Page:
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Medpage Limited T/A Easylink UK manufacture and supply a wide range of electronic Telecare alarms, specialising in Epileptic convulsive seizure alarms, movement sensors, moving sensing alarms. Security products,...

  EDSH/JHS Difficulties in Explaining to Benefits Agencies EDS / JHS

frustration at trying to explain and categorize the varied and almost unquantifiable degrees of disability associated with EDS-H / JHS within...

 Connecting Rare Disease Patients Globally

http://www.rareconnect.org/en/community/ehlers-danlos-syndrome   rare connect
Ehlers-Danlos syndrome (EDS) is a genetic connective tissue disorder characterized by joint hyper mobility, skin hyper extensibility and abnormal wound healing.
Hosted by trusted patient advocates, this is a place where rare disease patients can connect with others globally. Come in and learn more 


  ehospice UK


EDS UK was set up in 1987 to support, advise and inform 

those living with Ehlers-Danlos Syndrome and help them to live a full, active and positive life.



 Eurodis .org Rare Diseases

Specialised Social Services are instrumental to the empowerment of people living with rare diseases and are essential to the improvement of their well-being and health. This section provides the list of services in Europe, as...

CDCN is Leading the Way Towards a CureRather than simply contributing funds for research, the CDCN is taking a more systematic, coordinated, and innovative approach.Read More



 British Epilepsy Association


Support for those whose lives are affected by epilepsy.


 young epilepsy helps supports parents of young epilepsy suffers and the young patients   

  We care about people with epilepsy and their families. We listen to them, we respond to their needs, we reflect their ambitions and we understand their lives. We never forget that epilepsy is about people.

We represent by providing identity, unity and a voice for people with epilepsy, their families and anyone else with an interest in the condition.

We lead by being creative and innovative in our thinking and decisive in our actions. 

We inspire by being positive about epilepsy; by being courageous in what we do and confident in the way we do it.

We organise resources by raising money, encouraging and supporting volunteers and by working with others who share our goals. 

We work locally where people with epilepsy live and nationally across all countries of the United Kingdom.

 Epilepsy Quinte

Women and Epilepsy:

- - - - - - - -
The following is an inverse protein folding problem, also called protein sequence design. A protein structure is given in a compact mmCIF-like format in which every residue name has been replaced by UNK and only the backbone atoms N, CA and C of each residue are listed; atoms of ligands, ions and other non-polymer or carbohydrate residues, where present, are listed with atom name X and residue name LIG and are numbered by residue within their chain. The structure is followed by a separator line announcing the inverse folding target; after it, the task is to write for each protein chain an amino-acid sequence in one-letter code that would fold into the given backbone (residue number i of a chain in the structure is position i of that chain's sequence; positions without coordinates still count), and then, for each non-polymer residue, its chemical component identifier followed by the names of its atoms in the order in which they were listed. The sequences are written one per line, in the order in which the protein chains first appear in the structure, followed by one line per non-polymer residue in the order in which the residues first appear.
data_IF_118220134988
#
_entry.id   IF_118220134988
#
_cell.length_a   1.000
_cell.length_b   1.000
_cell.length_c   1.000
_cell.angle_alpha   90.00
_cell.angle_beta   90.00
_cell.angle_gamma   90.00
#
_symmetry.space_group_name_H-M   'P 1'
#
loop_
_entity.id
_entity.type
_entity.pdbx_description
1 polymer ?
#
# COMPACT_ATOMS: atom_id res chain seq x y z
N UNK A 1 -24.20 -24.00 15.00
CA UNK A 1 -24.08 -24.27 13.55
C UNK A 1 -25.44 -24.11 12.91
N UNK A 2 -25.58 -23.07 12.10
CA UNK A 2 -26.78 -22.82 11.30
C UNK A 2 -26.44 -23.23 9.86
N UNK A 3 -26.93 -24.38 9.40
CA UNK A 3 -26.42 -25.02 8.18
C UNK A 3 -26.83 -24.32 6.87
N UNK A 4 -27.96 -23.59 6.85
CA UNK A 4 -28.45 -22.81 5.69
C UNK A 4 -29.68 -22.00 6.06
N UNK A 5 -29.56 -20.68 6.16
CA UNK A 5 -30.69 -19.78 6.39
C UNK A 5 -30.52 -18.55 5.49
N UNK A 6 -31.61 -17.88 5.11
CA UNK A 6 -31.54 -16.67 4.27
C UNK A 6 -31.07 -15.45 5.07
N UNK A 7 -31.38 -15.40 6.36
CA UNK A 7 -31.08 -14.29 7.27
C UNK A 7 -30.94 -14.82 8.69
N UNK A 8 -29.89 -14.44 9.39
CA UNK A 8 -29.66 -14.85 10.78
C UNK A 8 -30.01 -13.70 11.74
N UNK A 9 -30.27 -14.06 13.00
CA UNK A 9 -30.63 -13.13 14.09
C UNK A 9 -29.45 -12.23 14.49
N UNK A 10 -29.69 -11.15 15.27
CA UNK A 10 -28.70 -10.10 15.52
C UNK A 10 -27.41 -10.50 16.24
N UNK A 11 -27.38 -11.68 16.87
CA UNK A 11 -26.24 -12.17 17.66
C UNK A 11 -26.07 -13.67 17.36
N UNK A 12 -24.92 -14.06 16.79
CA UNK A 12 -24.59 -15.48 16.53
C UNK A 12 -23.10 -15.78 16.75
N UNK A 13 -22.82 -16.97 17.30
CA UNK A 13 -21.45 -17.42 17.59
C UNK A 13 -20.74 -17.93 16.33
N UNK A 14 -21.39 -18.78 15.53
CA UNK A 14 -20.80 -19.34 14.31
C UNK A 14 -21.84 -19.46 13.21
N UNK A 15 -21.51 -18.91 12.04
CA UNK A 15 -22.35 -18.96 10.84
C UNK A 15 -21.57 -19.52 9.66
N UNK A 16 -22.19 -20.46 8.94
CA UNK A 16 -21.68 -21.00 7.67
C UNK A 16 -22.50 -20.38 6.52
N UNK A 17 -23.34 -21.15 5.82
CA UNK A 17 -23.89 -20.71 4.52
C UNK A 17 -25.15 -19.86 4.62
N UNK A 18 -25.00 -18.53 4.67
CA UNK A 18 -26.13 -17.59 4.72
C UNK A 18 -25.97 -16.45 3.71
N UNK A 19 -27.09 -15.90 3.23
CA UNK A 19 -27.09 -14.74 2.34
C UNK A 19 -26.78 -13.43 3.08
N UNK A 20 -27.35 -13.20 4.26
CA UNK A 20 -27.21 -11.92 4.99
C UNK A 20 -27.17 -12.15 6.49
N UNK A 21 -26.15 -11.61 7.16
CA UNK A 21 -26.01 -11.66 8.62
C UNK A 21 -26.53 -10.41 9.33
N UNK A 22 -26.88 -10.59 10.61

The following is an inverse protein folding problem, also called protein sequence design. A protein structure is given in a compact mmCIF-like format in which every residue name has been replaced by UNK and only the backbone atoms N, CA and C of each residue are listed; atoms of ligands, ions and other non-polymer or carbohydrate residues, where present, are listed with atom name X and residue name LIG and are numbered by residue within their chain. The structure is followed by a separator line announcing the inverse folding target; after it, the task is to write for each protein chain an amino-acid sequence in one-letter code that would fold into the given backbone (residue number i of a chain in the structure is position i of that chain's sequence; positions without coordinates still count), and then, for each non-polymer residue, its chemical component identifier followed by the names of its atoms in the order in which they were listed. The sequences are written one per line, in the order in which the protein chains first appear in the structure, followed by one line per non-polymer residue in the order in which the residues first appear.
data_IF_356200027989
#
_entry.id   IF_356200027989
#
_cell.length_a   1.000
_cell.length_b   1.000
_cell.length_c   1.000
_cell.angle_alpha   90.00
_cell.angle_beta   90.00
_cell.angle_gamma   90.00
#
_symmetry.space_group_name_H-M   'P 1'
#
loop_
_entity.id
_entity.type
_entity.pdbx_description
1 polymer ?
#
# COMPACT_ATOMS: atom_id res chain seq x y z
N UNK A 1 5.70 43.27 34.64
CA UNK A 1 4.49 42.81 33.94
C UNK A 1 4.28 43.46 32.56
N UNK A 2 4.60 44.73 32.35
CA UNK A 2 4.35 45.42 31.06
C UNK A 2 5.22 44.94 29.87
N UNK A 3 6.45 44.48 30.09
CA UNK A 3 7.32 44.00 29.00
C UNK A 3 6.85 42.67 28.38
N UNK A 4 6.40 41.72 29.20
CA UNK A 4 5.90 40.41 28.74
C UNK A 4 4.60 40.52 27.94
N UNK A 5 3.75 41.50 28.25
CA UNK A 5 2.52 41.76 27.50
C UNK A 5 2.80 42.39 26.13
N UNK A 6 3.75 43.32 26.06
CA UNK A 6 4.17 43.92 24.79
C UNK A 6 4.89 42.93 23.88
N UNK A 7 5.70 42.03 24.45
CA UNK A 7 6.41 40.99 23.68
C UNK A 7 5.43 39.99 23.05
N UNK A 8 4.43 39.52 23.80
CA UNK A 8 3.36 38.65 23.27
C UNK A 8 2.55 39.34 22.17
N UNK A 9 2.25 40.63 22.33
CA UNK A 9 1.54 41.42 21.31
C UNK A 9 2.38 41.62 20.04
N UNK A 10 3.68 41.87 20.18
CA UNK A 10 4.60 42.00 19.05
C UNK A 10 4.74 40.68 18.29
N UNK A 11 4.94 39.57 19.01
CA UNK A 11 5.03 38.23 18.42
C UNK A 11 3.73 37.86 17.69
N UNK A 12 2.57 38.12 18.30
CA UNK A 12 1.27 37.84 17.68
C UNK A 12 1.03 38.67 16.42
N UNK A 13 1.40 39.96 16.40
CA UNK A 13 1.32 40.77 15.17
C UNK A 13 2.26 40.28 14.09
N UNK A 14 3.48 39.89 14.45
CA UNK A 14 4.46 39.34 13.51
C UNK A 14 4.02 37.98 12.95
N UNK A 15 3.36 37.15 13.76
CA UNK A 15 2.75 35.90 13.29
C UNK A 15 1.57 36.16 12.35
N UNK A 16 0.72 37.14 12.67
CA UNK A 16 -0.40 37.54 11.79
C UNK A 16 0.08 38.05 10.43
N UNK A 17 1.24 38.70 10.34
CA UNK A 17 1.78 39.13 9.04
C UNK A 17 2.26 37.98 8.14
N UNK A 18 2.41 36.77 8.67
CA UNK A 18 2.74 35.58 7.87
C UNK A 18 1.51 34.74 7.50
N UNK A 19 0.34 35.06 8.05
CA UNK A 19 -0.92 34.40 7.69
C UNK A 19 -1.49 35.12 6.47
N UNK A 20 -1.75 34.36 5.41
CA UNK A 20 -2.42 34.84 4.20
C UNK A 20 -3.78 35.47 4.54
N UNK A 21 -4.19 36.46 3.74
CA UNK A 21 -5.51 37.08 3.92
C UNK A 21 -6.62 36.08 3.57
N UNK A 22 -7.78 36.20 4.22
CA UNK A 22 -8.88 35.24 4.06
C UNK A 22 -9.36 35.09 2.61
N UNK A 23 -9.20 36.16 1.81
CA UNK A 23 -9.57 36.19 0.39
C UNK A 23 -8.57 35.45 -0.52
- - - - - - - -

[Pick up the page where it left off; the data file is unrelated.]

There is a lot to know about epilepsy. If you are a woman, there's even more to consider, ranging from the impact of hormones on seizures, choosing seizure medications, birth control, pregnancy, parenting, menopause, bone health, and more.

Whether you're new to epilepsy or have known about it for years, the more information you have the stronger you'll be. Browse the information for women and make a list of your concerns and questions. Then talk to your health care team about what epilepsy means for you, as a female, at your age and hormonal state. Remember, as your body changes and you go through different life stages, you will have other concerns and information needs!


Providing information on epilepsy to people in Herne Bay, Kent. Placing an emphasis on help, education and research.

 The Truth about Psychogenic NonEpileptic Seizures | Epilepsy Foundation

Psychogenic nonepileptic seizures (PNES) are an uncomfortable topic, one which is...

Eyes see also Blindness 


Coats' disease is also known as Coats' Retinitis, Coats' Syndrome, Exudative Retinitis, and Retinal Telangiectasis. There is some evidence to suggest that Coats' Disease is caused by a somatic mutation of the NDP gene. (Norrie Disease Protein). You can search this link ( http://www.sph.uth.tmc.edu/Retnet/disease.htm ) for "NDP", to find the gene loaction.  Coats’ disease is a very rare  condition where there is abnormal development in the blood vessels behind the retina. The blood rich retinal capillaries break open, leaking the serum portion of the blood into the back of eye. The leakage causes the retina to swell, and can cause partial or complete detachment of the retina. Coats' disease is seen predominantly in males, about 69 percent of the cases. It progresses gradually and affects central vision. It is almost always unilateral (affects only one eye). If caught early, some level of vision can typically be restored. If not caught until it's late stages, complete loss of vision can occur. In it's final stages, enucleation (removal of the affected eye) is a potential outcome.

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